When the container got stuck in Tarawa and we starting looking at going into the Pacfic field day-style, I am sure I was not alone in feeling that the odds were stacking up against us. If, like me, you are surprised by the total QSOs we made in this way, I think the reasons for our good fortune include more than favourable conditions, and more than clever verticals on the beach. There was something about rising to meet the challenge which I am sure, with hindsight, put us at an advantage.
A very tangible quality of the expedition was just how well everyone worked together, and how the challenges thrown in our path were managed by the team and our sponsors in a very short, critical period before we departed. This set the tone for the rest of the trip. For example, in the first few days on the island, before we were QRV, there was a mountain of raw materials and a lot of work to do from scratch. The determination of everyone involved was contagious: up before dawn, late to bed, we were all dedicated to a common goal. It’s not something you can experience very often in normal life.
As we all worked on our projects such as power, antennas, station setups, keyers, amps, Microhams (and mine in IT, with John G3WGV and Paul KG4UVU) there were trying moments. We all found plenty of new challenges to solve along the way. I was engrossed with getting to the bottom of how the hotel’s new satellite internet connection worked, and then finding a way to distribute this vital resource through our new, super-sized LAN. I also had many Microhams to connect up using a wide variety of cables. While I was working on these projects with Paul and John, it was reassuring to see cables started appearing along the ground, through windows and down to the beach. As each hour crept by and we got closer to calling our first CQ, I really sensed that we were all moving together to build an outstanding station that would give us the edge.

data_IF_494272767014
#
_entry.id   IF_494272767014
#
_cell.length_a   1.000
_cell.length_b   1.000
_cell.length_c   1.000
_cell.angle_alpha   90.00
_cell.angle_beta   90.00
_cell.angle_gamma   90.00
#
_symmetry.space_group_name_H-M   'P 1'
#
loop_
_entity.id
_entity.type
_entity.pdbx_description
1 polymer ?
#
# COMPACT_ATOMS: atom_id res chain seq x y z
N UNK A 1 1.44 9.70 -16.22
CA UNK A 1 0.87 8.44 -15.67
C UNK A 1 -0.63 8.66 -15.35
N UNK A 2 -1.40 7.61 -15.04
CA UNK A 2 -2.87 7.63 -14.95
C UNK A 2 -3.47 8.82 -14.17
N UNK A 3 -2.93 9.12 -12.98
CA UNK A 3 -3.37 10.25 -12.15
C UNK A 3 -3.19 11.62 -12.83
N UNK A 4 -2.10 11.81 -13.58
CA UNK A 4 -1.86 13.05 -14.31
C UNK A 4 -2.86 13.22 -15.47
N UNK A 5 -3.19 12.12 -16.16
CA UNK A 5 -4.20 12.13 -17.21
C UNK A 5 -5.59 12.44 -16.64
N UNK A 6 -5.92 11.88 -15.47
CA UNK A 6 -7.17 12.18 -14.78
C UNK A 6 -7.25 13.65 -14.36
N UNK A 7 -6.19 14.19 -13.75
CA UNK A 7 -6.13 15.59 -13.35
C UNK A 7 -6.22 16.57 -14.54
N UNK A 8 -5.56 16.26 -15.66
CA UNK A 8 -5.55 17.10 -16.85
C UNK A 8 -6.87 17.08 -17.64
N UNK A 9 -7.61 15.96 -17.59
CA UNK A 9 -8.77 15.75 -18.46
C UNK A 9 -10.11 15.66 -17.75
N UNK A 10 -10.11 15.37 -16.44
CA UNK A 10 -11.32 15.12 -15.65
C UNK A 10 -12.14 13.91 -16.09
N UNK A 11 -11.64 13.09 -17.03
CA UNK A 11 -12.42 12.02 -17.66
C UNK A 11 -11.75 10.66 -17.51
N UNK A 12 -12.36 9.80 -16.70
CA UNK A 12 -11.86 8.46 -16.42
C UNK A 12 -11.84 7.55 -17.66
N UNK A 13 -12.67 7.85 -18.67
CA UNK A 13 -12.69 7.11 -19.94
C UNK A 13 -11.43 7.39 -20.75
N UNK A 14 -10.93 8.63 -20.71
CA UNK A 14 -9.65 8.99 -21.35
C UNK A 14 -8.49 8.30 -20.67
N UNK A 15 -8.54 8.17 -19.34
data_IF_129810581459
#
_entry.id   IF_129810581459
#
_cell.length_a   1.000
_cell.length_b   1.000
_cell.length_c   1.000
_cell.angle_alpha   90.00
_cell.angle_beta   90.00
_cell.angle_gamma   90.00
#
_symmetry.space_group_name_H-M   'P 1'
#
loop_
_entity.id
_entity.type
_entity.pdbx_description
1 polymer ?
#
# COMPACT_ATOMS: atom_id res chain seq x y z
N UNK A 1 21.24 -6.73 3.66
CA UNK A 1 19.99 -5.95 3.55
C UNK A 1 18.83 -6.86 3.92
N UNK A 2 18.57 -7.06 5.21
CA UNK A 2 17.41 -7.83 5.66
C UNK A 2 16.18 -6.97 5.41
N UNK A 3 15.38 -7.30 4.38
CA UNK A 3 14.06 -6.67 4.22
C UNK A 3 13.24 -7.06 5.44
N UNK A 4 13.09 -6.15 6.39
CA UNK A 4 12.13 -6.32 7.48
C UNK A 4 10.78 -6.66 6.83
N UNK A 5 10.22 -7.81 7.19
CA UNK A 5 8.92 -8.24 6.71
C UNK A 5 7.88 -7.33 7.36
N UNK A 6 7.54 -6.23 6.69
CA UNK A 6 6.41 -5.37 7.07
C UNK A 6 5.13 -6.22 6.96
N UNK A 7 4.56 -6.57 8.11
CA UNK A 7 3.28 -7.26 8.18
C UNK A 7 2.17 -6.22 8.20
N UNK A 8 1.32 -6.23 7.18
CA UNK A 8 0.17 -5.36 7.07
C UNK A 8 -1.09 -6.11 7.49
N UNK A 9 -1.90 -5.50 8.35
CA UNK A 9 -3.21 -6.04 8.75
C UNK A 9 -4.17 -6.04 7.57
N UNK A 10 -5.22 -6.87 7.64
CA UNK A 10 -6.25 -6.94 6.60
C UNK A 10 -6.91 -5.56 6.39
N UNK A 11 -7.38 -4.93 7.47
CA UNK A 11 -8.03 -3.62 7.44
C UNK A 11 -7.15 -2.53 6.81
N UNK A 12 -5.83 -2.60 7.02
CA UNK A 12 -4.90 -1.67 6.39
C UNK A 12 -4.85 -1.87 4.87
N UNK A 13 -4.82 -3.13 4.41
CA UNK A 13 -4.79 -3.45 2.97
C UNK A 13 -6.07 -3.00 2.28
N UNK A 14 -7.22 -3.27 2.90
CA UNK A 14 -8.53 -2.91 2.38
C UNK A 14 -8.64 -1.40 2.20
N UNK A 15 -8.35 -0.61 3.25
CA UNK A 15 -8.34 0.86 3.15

Our first evening on the air was a watershed. Once we were QRV, we all had the great pleasure of running some stupendous pileups. With so many fresh callsigns to work, every band was humming with activity. I had the privilege and thrill of working the UK on 160m in the first few days, and can still hear those faint signals now from CDXC members Gavin GM0GAV and Rob GM3YTS as I think back to the beautiful sunset, fading light and crackling QRN. With a big team, you can afford to invest hours in a band like 160m while someone else works the rate bands. This is another reward of working as part of a team, and I was a very happy ham.
Friday is pay day at the hotel, and late last night I heard some of the staff with a uke and a guitar singing some local songs. They are amazingly talented – perfect harmonies, and everyone seems to know the songs. At the end, instead of applause everyone claps together three times. The audio recording I made is quite basic but I hope you get the idea!
- Sounds of T32C (M4A file)
On one night last week, we saw an absolutely enormous lunar corona. In Europe, you can see this sometimes but I haven’t see a third of the sky taken up like this ever before. I guess that on the equator, this happens more often. It was truly spectacular! Of course, light pollution and air pollution are both zero. The nearest civilisation is 1500 miles to the north.
Other than the radio, I will remember the fascinating conversations and chats I had with the other guys between shifts, and firm friendships formed – and then, as we crunched through the numbers, the shared anticipation that we were going to break some records. To be part of something special was just fantastic. Our trip was not just about making a lot of QSOs but also about innovation and camaraderie. I will always hanker to relive this five star experience!